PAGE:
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Green River suspect pleads not guilty

Gary Leon Ridgway pleaded innocent this week to charges he murdered four women nearly two decades ago in the Green River serial killings.

Ridgway’s attorney, Tony Savage, entered the pleas during a brief arraignment in King County Superior Court.

Ridgway, 52, of Auburn West Hill, did not speak to Judge Jeffrey Ramsdell during the 10-minute appearance.

He is charged with aggravated first-degree murder in the deaths of Marcia Chapman, Cynthia Hinds, Opal Mills and Carol Christensen. His next court appearance was set for Jan. 2 for lawyers to work out the schedule for the proceedings.

Federal Way police have touted Ridgeway’s arrest as a significant breakthrough for local law enforcement.

The Green River case covers at least 49 women who were killed between 1982 and 1984. The first victims were found in or near the Green River in Kent.

In Federal Way, six women’s remains were found along Star Lake Road from 1983 to 1985.

The remains of Debra L. Estes — 15 years old when she disappeared in 1982 — also were found in 1988 near the intersection of South 348th Street and First Avenue Southwest.

Between 1983 and 1986, the remains of three more suspected victims were found near Mountain View Cemetery, about 20 blocks northeast of Ridgway’s present home.

Preparing for death penalty trial

Prosecutors have not said whether they intend to seek the death penalty, but Ridgway’s lawyers say they’re preparing for a capital case.

“Any experienced defense attorney who receives an aggravated murder case begins their work with the presumption that prosecutors will seek the death penalty, even if it’s just one body,” said Mark Prothero, a public defender on Ridgway’s defense team.

Ridgway was arrested Nov. 30, as he left his job at Kenworth Truck Co. in Renton, where he had worked as a truck painter since 1969.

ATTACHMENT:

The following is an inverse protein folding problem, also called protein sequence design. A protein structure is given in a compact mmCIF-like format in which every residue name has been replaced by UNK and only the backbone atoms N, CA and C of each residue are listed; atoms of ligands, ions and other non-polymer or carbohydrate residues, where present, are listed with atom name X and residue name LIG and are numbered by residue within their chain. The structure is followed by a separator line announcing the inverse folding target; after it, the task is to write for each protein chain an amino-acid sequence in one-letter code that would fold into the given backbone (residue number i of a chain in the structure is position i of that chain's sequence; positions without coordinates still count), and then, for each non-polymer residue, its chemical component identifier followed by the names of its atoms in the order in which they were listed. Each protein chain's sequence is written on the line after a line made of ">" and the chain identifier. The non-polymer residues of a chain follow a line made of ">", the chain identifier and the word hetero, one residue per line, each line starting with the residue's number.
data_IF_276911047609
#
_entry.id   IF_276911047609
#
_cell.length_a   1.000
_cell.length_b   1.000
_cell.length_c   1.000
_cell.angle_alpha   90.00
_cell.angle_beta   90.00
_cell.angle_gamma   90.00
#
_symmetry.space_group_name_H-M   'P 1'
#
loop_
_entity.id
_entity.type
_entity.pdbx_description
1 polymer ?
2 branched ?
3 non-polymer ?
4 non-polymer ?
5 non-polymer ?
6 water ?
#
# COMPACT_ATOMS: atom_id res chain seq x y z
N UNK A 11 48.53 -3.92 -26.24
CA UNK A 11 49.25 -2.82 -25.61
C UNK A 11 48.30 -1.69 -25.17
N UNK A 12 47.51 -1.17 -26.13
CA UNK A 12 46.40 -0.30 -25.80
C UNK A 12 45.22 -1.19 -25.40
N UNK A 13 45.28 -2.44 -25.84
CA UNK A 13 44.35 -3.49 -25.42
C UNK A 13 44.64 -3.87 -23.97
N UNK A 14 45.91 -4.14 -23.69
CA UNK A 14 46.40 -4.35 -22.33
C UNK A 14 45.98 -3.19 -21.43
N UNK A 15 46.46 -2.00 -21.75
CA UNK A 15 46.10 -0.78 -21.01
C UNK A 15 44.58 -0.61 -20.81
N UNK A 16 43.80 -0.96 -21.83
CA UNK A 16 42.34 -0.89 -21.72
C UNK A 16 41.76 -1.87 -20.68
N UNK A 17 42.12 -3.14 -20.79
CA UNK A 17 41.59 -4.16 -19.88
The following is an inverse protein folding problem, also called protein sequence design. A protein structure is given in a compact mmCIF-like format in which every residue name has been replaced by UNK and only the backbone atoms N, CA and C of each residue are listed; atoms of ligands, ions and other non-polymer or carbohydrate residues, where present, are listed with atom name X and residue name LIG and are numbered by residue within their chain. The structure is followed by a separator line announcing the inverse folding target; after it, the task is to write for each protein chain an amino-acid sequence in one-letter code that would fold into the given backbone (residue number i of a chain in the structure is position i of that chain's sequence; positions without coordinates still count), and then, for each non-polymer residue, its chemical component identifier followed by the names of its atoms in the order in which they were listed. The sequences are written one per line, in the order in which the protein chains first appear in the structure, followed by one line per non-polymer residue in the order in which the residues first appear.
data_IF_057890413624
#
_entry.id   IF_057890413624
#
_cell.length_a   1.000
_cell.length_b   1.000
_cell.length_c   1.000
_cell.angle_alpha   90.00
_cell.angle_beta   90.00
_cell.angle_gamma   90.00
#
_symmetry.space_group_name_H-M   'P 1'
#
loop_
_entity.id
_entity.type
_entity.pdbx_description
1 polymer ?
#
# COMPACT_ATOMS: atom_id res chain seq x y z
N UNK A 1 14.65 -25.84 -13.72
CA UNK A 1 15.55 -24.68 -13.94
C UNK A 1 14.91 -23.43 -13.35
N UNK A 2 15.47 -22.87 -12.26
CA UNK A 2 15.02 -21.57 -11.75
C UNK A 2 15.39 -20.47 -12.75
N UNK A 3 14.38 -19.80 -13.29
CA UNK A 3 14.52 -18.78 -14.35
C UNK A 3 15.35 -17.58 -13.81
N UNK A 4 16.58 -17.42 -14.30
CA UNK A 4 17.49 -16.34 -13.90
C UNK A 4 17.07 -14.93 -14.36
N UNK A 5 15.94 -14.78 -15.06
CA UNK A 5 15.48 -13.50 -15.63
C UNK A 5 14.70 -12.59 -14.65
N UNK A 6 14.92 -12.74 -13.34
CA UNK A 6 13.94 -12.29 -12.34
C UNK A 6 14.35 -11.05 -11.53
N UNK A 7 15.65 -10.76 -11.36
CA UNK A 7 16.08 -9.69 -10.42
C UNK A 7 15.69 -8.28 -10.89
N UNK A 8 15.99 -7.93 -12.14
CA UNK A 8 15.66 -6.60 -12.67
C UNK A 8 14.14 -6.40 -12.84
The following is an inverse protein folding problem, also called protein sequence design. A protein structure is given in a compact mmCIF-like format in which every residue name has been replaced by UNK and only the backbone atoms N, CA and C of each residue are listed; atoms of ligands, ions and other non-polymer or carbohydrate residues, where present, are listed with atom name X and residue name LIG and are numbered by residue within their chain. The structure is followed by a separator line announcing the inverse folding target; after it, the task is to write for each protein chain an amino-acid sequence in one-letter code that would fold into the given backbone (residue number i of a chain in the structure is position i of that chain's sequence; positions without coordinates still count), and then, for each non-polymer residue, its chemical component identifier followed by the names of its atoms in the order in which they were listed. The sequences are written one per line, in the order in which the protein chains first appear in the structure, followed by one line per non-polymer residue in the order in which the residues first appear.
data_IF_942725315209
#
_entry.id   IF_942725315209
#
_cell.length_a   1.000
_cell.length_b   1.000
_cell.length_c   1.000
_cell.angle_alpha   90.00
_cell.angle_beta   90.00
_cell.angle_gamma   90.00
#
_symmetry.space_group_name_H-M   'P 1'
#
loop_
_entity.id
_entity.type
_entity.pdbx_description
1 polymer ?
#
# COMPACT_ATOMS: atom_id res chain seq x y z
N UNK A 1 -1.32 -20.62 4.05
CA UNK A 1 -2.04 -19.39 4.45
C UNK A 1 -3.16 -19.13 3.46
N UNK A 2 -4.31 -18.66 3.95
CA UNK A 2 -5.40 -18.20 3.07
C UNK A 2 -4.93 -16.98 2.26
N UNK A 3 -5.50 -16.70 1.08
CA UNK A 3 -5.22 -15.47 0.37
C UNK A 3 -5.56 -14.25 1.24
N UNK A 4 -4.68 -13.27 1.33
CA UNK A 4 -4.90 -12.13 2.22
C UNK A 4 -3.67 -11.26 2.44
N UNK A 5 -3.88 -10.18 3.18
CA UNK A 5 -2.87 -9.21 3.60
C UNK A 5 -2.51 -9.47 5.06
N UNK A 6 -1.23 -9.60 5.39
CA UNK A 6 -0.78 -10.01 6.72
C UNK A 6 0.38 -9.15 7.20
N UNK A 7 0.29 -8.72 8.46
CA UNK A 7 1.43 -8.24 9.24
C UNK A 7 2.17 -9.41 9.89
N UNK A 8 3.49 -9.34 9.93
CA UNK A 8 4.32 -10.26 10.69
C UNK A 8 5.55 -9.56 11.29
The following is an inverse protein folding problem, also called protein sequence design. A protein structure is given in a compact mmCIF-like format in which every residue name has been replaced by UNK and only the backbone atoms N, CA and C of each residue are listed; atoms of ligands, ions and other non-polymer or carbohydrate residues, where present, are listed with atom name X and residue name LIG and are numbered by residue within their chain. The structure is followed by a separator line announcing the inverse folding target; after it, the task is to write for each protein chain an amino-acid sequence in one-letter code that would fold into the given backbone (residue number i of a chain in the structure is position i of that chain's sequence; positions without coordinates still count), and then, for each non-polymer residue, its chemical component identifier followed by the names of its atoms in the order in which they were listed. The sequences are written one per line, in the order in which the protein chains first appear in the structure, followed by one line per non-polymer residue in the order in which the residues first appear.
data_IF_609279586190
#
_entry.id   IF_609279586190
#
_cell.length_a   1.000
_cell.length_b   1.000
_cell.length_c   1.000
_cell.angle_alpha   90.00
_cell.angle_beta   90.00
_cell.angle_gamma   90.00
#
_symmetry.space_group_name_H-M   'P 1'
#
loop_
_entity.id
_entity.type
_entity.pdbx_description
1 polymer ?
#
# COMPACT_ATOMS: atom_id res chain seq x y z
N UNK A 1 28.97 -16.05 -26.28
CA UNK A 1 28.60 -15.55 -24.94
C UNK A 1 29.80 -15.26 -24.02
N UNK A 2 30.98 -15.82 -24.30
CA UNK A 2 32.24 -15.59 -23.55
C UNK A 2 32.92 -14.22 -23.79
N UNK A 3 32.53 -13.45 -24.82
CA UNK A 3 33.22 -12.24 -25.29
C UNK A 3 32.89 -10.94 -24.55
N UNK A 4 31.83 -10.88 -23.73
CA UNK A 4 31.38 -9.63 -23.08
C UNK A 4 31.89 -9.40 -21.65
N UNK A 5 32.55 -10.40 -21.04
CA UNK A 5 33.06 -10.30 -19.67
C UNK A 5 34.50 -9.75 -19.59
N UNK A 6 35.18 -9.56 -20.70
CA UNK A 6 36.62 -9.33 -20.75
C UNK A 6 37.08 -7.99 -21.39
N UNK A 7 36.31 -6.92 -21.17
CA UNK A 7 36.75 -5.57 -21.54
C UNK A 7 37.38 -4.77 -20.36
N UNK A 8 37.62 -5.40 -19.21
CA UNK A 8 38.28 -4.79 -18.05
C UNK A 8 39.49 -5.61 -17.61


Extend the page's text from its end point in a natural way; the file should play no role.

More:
Results from recent DNA tests linked him to three of the victims, and other circumstantial evidence linked him to a fourth, investigators said.

He is being held without bail at the King County Jail.

Savage predicted it will take at least two years to prepare for trial.

“We’re gonna get this fella a fair trial, and that means we’re going to be prepared. We’re gonna take as much time as we need,” he said.

Costs keep rising

On Dec. 17, Ridgway’s defense team was granted nearly $300,000 by a judge for independent DNA testing and analysis.

King County Superior Court Judge Brian D. Gain also approved a defense request to assign three more lawyers to Ridgway’s team. They include the public defenders who initially were assigned, Prothero and Todd Gruenhagen. One more will be chosen later, and a fourth could be assigned if prosecutors seek the death penalty.

Savage, Ridgway’s lead attorney, was hired by Ridgway’s family.

The additional attorneys, plus two defense team investigators and two paralegals also approved by Gain, will be publicly funded.

Ridgway has signed over all that he owns to contribute toward the defense, Savage said, adding that he cut his fees from his usual $200 an hour to $75 an hour, the same as if he had been appointed by the court.

The latest costs boost the public expense for defending Ridgway to a record $950,000 a year before the case goes to trial, said Jim Crane, administrator for the county’s Office of Public Defense.

County officials estimate the total cost of the Ridgway case at $8 million to $12 million, including further investigation and prosecution.

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